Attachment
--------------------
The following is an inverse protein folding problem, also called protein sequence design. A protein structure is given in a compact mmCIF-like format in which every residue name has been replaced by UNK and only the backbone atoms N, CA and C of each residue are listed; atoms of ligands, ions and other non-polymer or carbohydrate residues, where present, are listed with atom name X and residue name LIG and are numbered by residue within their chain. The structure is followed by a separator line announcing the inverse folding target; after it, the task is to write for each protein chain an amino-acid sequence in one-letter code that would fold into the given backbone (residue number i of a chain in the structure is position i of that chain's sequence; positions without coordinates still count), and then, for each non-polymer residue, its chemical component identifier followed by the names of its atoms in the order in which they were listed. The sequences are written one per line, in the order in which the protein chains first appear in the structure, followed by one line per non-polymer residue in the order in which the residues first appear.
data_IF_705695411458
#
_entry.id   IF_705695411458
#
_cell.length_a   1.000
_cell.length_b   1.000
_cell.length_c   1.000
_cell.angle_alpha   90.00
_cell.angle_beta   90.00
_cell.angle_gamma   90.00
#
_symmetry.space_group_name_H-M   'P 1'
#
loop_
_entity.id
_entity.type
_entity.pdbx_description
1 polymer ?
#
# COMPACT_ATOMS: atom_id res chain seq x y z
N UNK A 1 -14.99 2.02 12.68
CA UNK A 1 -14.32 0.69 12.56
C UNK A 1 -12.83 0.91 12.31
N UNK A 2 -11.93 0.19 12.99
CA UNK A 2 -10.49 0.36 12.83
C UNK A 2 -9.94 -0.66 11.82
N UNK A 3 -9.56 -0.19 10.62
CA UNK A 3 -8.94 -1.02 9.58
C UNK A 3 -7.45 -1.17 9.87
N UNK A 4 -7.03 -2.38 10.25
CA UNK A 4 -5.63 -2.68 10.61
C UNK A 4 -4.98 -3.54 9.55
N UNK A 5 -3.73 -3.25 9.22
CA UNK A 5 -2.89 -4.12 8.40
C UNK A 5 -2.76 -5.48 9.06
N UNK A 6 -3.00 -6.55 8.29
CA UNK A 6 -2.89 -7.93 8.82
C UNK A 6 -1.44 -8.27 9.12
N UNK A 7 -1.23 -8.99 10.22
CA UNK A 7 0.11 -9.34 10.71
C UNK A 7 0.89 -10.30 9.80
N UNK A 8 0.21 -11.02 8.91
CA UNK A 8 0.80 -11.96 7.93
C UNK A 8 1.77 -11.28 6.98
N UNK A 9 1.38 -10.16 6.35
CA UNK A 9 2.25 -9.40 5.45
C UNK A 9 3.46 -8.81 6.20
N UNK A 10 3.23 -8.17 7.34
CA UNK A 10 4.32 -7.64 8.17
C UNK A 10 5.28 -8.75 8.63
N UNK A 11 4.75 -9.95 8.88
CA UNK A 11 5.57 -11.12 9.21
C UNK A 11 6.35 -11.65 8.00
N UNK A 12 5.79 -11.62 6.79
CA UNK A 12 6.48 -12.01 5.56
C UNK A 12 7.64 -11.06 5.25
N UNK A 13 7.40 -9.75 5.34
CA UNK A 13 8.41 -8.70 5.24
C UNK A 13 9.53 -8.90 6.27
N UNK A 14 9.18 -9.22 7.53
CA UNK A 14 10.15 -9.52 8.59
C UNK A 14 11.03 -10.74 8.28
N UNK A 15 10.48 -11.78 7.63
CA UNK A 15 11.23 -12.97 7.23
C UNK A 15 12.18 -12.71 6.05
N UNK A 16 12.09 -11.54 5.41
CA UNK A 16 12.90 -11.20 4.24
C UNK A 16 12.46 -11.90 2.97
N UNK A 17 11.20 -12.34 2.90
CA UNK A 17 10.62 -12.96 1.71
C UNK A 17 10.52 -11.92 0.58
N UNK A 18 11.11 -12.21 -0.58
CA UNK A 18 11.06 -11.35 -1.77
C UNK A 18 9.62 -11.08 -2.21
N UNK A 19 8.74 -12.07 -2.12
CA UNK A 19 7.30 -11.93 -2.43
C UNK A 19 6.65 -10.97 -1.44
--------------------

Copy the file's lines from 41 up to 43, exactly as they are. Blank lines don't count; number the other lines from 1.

CA UNK A 7 0.11 -9.34 10.71
C UNK A 7 0.89 -10.30 9.80
N UNK A 8 0.21 -11.02 8.91